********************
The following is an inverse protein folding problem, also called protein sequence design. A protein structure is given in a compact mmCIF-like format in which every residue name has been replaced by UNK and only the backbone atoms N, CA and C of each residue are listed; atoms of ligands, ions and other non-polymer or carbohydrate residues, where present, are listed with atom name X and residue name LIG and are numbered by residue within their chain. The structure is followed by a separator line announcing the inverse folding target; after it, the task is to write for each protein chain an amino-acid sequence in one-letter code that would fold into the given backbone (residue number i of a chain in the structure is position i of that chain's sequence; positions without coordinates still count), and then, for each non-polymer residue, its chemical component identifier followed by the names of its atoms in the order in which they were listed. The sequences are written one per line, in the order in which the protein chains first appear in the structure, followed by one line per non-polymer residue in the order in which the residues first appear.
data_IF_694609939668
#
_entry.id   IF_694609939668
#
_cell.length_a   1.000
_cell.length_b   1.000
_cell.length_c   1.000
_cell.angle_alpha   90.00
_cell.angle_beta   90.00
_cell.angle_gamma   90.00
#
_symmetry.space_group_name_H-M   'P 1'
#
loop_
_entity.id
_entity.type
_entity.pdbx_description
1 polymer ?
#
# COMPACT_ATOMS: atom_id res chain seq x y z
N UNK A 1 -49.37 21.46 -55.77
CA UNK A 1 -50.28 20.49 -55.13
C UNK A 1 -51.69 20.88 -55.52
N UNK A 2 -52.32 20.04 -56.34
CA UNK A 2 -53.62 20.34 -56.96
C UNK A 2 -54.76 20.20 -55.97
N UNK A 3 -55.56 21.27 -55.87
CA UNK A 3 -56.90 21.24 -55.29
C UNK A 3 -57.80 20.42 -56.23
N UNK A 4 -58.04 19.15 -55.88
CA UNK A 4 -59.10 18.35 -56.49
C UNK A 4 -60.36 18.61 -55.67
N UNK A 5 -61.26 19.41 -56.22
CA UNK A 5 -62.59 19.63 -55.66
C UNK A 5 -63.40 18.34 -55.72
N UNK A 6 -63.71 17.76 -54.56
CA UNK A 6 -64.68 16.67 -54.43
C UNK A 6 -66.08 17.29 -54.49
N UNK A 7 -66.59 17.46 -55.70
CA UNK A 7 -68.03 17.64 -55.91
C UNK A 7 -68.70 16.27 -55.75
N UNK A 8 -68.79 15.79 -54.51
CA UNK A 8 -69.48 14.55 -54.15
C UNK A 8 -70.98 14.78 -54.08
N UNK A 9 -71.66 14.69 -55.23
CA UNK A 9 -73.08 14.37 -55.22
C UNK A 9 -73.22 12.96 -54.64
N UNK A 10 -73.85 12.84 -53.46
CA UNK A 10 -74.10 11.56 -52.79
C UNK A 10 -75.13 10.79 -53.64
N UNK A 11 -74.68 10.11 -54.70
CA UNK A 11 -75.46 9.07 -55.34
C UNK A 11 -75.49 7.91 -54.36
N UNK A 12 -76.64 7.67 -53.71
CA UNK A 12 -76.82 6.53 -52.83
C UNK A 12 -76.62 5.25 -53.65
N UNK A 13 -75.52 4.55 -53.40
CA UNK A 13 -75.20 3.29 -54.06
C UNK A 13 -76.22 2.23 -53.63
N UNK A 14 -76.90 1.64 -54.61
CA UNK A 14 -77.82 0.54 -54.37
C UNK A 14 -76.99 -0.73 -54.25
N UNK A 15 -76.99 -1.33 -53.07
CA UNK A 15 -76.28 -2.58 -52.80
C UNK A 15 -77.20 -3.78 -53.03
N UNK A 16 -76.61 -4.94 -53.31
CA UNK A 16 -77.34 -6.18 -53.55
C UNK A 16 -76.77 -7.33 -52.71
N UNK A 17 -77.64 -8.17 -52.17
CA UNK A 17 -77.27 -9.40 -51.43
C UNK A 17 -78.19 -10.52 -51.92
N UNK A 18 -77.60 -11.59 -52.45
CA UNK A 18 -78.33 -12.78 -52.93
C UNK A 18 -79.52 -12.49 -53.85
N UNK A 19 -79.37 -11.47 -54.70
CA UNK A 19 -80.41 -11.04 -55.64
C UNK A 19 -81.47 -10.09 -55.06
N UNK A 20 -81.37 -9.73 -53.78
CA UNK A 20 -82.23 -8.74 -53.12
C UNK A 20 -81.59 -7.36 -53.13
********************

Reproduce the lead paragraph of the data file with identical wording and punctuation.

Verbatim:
The following is an inverse protein folding problem, also called protein sequence design. A protein structure is given in a compact mmCIF-like format in which every residue name has been replaced by UNK and only the backbone atoms N, CA and C of each residue are listed; atoms of ligands, ions and other non-polymer or carbohydrate residues, where present, are listed with atom name X and residue name LIG and are numbered by residue within their chain. The structure is followed by a separator line announcing the inverse folding target; after it, the task is to write for each protein chain an amino-acid sequence in one-letter code that would fold into the given backbone (residue number i of a chain in the structure is position i of that chain's sequence; positions without coordinates still count), and then, for each non-polymer residue, its chemical component identifier followed by the names of its atoms in the order in which they were listed. The sequences are written one per line, in the order in which the protein chains first appear in the structure, followed by one line per non-polymer residue in the order in which the residues first appear.